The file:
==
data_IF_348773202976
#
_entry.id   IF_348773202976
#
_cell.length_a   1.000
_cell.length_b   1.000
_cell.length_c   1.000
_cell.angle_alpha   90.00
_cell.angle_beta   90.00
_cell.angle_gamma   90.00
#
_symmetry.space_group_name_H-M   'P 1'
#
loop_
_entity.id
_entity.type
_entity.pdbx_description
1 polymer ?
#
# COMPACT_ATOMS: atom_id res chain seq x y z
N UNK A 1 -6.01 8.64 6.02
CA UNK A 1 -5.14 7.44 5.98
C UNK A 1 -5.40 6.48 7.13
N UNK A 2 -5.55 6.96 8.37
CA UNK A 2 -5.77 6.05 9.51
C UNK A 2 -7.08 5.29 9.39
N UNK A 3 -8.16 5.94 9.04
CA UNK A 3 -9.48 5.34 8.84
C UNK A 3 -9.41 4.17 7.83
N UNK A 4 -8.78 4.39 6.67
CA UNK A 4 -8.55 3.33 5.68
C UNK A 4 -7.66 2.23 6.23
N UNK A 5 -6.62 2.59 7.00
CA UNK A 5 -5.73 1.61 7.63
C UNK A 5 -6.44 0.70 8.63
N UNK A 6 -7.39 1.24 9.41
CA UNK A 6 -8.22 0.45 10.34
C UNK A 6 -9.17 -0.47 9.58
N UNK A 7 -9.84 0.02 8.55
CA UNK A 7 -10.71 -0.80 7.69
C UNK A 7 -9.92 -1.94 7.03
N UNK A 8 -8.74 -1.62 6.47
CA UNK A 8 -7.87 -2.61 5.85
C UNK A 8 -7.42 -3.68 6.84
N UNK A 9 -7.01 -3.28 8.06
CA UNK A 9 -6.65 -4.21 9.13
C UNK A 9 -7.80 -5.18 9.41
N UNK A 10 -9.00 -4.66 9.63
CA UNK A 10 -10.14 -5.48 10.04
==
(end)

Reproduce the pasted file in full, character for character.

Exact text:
data_IF_348773202976
#
_entry.id   IF_348773202976
#
_cell.length_a   1.000
_cell.length_b   1.000
_cell.length_c   1.000
_cell.angle_alpha   90.00
_cell.angle_beta   90.00
_cell.angle_gamma   90.00
#
_symmetry.space_group_name_H-M   'P 1'
#
loop_
_entity.id
_entity.type
_entity.pdbx_description
1 polymer ?
#
# COMPACT_ATOMS: atom_id res chain seq x y z
N UNK A 1 -6.01 8.64 6.02
CA UNK A 1 -5.14 7.44 5.98
C UNK A 1 -5.40 6.48 7.13
N UNK A 2 -5.55 6.96 8.37
CA UNK A 2 -5.77 6.05 9.51
C UNK A 2 -7.08 5.29 9.39
N UNK A 3 -8.16 5.94 9.04
CA UNK A 3 -9.48 5.34 8.84
C UNK A 3 -9.41 4.17 7.83
N UNK A 4 -8.78 4.39 6.67
CA UNK A 4 -8.55 3.33 5.68
C UNK A 4 -7.66 2.23 6.23
N UNK A 5 -6.62 2.59 7.00
CA UNK A 5 -5.73 1.61 7.63
C UNK A 5 -6.44 0.70 8.63
N UNK A 6 -7.39 1.24 9.41
CA UNK A 6 -8.22 0.45 10.34
C UNK A 6 -9.17 -0.47 9.58
N UNK A 7 -9.84 0.02 8.55
CA UNK A 7 -10.71 -0.80 7.69
C UNK A 7 -9.92 -1.94 7.03
N UNK A 8 -8.74 -1.62 6.47
CA UNK A 8 -7.87 -2.61 5.85
C UNK A 8 -7.42 -3.68 6.84
N UNK A 9 -7.01 -3.28 8.06
CA UNK A 9 -6.65 -4.21 9.13
C UNK A 9 -7.80 -5.18 9.41
N UNK A 10 -9.00 -4.66 9.63
CA UNK A 10 -10.14 -5.48 10.04